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Two essential first hand accounts and histories of the French Army in 1914 Experienced British correspondent George Herbert Perris accompanied French troops during the opening campaigns of the First World War, and the two books he wrote concerning his observations and experiences have provided us with an essential view and history of the conflict. Accounts of the period, by those who were there, are usually written from the perspective of the writer's own country and armed forces, so there are a number of books by British writers about the B. E. F and its activities on the far western flank,…mehr

Produktbeschreibung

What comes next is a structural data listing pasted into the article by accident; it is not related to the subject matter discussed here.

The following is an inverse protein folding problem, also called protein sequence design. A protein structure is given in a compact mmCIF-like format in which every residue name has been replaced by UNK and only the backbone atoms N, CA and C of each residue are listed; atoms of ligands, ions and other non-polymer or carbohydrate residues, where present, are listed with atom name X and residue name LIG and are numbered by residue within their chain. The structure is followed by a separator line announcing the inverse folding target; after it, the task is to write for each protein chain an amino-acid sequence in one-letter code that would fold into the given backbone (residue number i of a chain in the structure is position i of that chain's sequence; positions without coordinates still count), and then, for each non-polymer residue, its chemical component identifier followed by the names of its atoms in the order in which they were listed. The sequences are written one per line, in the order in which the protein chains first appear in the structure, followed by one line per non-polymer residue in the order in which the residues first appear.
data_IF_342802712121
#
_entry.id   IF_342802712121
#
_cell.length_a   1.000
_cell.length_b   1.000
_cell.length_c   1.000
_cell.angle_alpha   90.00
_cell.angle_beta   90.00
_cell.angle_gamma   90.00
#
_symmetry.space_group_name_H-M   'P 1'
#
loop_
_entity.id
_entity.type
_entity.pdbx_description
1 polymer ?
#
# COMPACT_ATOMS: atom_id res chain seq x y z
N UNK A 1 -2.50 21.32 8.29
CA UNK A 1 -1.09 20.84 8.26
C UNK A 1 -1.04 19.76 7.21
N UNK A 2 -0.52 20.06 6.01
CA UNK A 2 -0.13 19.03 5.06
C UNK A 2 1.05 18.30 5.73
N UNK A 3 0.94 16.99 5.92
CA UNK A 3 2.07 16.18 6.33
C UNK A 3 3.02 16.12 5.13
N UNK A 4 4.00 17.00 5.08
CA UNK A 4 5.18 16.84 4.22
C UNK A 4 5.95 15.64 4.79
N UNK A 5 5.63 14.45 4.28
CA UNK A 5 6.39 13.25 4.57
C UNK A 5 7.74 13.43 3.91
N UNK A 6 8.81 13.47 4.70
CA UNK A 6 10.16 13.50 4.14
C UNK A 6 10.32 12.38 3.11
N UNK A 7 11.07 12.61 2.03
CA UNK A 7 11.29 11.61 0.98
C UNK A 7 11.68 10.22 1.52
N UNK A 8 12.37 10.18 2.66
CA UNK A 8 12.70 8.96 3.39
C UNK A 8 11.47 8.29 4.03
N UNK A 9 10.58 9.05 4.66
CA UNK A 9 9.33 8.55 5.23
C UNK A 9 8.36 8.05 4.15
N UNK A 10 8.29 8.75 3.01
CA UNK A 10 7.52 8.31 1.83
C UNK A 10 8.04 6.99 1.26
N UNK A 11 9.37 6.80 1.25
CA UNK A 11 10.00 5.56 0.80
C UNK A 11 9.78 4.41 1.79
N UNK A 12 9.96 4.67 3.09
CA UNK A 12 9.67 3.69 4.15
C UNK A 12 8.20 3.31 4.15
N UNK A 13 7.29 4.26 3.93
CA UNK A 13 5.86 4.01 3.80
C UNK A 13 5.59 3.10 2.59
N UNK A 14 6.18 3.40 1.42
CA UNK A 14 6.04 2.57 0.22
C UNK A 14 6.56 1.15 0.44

Two essential first hand accounts and histories of the French Army in 1914 Experienced British correspondent George Herbert Perris accompanied French troops during the opening campaigns of the First World War, and the two books he wrote concerning his observations and experiences have provided us with an essential view and history of the conflict. Accounts of the period, by those who were there, are usually written from the perspective of the writer's own country and armed forces, so there are a number of books by British writers about the B. E. F and its activities on the far western flank, including the retreat from Mons and stand around Le Cateau. These books, written in English but concerning the French at war are therefore fundamentally different. The first of these two linked accounts deals with the outbreak of war and the invasion of German forces through Flanders and into France. Particular attention is given to the activities of the French Army on the eastern end of the front and Perris provides us with perspectives on French Army actions that are free of the usual biased interpretations given by observers with the British Army. Interesting observations on British actions are also included. Perris' second book concerns the great turnaround before the gates of Paris, which confounded the momentum of the German plan for a quick, incisive and conclusive victory. There can be little doubt that the Battle of the Marne, which resulted in a massive reversal for German forces, the retreat back to Ypres and the war of stalemate and attrition which ensued, was the first step on the bloody path to eventual victory. Although British forces took part in the battle, it is usually accepted that the Marne was a French battle and victory, so Perris's observations are invaluable. Leonaur editions are newly typeset and are not facsimiles; each title is available in softcover and hardback with dustjacket.